If daughter the younger attended public school rather than the private Catholic school we have her enrolled in, she would quickly be diagnosed ADD and drugged. She's incredibly intelligent, incredibly spririted, strong-willed, and very easily becomes bored. She has the attention span of a nuclear physicist when she's engaged in something interesting to her, but otherwise getting her to sit still is a challenge. I spent the entire program with squirming 5 year old in my lap.

As I'm sitting there with little miss "oh look they're doing something in the back of the church" I'm looking all around me and realizing something.

I'm sitting alone. Other people are sitting alone. However, everywhere in the church there are identifiable adult "cliques" filling up entire pews.

Yes, adulthood is just like high school.

The cliques are filled with "the norm" of the school, i.e. the 90% of parents and grandparents who share the same social status, tax bracket, white collar jobs, and socialite tendencies.

The rest of us? Not so much. The older blue collar couple who decided to keep their modest house while sending their late-life, only child to the best school they could. The National Guardswoman with the IT husband and 3 kids. The mixed race family, parents recently divorced, with the firefighter dad. And me, quite possibly the youngest mom in the school, an exception myself, holding a lap full of exception.

I've tried to mix in with the normals, yet even in this situation where we at least have the kids and school in common, I'm still outside of the crowd.

About then, I figured out I would always be outside of the norm, with exceptional circumstances, exceptional kids, and exceptional husband, and an exceptional life.

That's not a bad thing. That's just how it is.

After the performance I ran into the National Guardswoman as we went to pick up our daughters from their shared classroom. She was thrilled to see me, and wanted to know how we were doing. She knows Chris used to serve, and that she can talk about her work without me shrinking away in terror at the fact that she really wanted to go to Iraq. I know that I can talk to her about what's really going on, without worrying that I will be rejected for the weirdness of my life.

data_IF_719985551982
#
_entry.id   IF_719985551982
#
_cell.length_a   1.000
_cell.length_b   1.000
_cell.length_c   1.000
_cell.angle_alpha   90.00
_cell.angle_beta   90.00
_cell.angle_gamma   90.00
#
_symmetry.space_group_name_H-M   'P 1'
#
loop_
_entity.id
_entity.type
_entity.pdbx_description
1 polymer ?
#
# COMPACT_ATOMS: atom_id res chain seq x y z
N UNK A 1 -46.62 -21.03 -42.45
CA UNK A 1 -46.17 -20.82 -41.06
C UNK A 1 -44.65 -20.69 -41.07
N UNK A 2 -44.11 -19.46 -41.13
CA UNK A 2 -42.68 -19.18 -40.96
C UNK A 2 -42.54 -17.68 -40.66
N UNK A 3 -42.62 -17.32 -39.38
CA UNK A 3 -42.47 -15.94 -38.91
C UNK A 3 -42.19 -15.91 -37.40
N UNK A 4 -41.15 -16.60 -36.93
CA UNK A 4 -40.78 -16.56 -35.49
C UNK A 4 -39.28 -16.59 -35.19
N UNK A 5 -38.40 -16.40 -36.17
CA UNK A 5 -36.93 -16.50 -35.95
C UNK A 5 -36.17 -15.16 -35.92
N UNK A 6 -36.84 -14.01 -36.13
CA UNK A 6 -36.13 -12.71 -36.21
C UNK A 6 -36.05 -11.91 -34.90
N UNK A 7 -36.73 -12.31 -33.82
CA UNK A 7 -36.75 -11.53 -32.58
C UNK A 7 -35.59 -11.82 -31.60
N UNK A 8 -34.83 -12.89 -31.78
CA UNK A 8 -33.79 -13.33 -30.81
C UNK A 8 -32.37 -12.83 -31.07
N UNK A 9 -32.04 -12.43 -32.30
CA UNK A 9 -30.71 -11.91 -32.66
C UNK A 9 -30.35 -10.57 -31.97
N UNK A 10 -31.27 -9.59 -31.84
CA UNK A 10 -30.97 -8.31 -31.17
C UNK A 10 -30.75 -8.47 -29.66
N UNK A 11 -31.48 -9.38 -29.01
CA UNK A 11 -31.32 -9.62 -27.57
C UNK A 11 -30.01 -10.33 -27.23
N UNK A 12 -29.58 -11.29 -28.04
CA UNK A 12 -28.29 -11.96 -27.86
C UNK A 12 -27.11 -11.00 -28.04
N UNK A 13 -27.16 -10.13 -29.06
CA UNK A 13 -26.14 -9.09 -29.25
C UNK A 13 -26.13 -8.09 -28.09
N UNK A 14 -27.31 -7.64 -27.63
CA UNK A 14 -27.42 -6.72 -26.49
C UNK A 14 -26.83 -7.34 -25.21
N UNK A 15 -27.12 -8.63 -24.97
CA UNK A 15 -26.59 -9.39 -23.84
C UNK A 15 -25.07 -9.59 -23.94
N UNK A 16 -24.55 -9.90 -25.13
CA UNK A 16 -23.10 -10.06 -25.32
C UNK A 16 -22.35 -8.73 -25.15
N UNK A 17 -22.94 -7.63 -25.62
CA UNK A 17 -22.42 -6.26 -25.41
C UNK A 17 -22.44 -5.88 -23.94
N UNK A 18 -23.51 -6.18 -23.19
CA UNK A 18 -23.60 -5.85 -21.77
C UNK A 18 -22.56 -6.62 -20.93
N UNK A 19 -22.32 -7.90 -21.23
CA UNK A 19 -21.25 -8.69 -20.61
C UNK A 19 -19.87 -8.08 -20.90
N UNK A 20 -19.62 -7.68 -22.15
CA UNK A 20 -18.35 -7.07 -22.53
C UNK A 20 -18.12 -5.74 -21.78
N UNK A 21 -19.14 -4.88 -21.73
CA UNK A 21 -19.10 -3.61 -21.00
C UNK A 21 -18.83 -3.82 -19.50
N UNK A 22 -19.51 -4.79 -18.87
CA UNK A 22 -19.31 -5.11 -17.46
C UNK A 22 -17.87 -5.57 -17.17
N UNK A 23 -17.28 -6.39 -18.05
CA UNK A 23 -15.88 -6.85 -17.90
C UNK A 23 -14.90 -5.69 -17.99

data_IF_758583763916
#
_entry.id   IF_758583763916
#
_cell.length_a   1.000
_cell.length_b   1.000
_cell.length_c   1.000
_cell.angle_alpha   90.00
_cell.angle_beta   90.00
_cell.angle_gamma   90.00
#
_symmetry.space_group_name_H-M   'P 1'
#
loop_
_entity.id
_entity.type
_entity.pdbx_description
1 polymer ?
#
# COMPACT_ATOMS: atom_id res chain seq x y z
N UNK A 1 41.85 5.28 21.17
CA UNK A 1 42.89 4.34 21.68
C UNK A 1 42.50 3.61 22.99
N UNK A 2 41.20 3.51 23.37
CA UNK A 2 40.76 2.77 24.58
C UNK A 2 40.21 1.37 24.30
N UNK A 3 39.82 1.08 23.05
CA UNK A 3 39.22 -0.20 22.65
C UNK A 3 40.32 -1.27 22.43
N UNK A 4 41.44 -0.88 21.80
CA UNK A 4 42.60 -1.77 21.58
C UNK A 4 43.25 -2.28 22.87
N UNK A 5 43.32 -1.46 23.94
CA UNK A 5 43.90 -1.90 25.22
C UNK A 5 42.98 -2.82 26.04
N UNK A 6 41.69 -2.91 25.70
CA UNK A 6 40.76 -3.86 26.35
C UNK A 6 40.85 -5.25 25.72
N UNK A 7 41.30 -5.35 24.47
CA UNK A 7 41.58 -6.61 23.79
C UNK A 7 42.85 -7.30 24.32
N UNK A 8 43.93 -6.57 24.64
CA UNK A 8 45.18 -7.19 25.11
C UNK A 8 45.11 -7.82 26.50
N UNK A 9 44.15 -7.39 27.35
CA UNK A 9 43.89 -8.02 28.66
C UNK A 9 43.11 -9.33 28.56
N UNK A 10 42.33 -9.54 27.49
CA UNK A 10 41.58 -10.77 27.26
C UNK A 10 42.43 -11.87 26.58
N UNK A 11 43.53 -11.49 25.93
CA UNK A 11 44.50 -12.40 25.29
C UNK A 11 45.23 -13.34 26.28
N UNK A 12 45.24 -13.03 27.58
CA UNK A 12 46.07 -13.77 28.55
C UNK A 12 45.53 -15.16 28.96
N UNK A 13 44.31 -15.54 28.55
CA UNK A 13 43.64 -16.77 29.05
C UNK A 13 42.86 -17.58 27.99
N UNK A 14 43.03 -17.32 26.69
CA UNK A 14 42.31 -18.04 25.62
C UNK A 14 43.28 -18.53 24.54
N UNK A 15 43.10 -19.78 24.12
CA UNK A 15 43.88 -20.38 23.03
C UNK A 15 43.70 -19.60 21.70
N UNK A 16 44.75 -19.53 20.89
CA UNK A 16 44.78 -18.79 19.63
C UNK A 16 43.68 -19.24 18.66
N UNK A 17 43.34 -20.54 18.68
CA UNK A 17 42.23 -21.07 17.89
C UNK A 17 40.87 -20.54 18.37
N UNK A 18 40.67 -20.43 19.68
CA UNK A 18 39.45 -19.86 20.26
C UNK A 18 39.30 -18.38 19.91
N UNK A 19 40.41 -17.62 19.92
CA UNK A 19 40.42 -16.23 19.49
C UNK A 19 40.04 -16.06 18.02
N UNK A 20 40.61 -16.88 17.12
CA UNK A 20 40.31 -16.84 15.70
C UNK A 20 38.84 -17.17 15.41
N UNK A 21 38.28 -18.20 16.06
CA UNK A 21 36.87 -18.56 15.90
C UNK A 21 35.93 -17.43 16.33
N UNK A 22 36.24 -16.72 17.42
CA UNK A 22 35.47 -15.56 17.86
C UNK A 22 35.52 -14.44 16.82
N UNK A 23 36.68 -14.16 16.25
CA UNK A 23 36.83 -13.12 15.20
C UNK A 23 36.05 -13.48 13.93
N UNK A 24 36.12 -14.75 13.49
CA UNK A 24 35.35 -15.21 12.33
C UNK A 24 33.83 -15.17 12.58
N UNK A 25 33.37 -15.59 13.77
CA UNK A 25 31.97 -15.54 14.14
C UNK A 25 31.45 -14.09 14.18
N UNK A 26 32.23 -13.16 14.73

About then I realized the reason I know the stories of the other exceptions is because exceptions, no matter how different they may be from each other, attract other exceptions. Others may talk about tolerance, but we have to practice the tolerance we preach, otherwise we would be quite alone. Exceptions are so used to be outside of the crowd that whenever we find each other we tend to make almost unbreakable bonds.

It's not so bad being an exception. Now I know I wouldn't have it any other way.

Wednesday, November 12, 2008


Sometimes life gets in the way.

In my case I've been going through so many internal and life changes that keeping up has been just a little difficult. It's either write a whole lot or practically none at all.

I need to write more, that's for sure.

Tuesday, September 2, 2008

What the MSM and the Leftroots...

don't understand is how they can drag out so much "dirt" about Gov. Palin and we can still love her so much.

Aren't we conservative? Don't teen pregnancy and drunk driving bother us?

Sure, it bothers us. So why don't we hate her? And as importantly, how can we love her so much but hate Bill Clinton, John Edwards, and William Jefferson so much? Aren't all "scandals" alike?

No, not really.

Here's the deal. I think honestly the reason we like Gov. Palin so much is because she's so much LIKE US.

Think of your immediate family, aunts, uncles, and cousins. I can almost guarantee you that somewhere in that group of relations there is at least one
A.) teen pregnancy and/or marriage,
B.) DUI,
C.) blue collar worker,
D.) special needs child and
E.) mother who works.

In my case I have 4 of option A, countless of option B (not me of course), at least 50% of my family fits C, there's a couple of option D, and almost all of us mothers are option E.